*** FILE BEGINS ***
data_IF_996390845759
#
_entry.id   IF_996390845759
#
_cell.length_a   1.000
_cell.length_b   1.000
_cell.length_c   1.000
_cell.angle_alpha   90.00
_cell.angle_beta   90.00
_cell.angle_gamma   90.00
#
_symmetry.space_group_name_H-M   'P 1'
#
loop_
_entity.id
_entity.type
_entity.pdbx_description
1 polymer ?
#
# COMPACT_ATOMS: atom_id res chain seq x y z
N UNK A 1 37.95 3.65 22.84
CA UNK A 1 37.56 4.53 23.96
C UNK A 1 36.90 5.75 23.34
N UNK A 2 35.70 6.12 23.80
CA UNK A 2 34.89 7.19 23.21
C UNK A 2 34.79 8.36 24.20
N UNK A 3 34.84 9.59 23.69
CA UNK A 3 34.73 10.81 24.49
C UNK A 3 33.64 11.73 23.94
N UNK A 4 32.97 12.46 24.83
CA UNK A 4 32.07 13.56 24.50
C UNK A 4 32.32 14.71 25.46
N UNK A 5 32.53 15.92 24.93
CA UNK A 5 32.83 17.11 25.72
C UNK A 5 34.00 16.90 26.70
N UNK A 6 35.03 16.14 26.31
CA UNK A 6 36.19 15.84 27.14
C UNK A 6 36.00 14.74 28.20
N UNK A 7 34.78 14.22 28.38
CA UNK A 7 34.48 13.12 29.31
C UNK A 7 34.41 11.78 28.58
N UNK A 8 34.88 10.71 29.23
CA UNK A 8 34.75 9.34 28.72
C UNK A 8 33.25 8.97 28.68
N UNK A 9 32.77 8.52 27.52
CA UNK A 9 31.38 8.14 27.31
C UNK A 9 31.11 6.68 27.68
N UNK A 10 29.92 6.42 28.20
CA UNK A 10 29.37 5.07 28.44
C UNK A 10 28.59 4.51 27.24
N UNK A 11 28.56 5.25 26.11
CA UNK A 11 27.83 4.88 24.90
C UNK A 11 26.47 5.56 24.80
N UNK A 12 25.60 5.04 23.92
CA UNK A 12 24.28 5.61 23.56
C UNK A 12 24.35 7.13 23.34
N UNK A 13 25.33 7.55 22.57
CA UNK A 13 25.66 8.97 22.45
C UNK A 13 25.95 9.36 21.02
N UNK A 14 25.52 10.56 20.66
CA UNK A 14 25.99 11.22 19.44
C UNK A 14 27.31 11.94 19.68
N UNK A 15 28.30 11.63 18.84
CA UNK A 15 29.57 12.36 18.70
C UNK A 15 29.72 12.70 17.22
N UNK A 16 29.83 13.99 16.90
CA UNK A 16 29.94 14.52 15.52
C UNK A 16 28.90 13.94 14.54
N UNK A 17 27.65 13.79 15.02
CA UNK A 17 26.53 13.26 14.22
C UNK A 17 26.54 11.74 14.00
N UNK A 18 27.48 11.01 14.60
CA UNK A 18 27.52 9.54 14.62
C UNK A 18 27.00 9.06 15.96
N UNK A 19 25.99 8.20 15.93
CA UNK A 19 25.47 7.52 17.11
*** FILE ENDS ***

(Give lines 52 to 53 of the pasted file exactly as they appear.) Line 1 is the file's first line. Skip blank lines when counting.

CA UNK A 11 27.83 4.88 24.90
C UNK A 11 26.47 5.56 24.80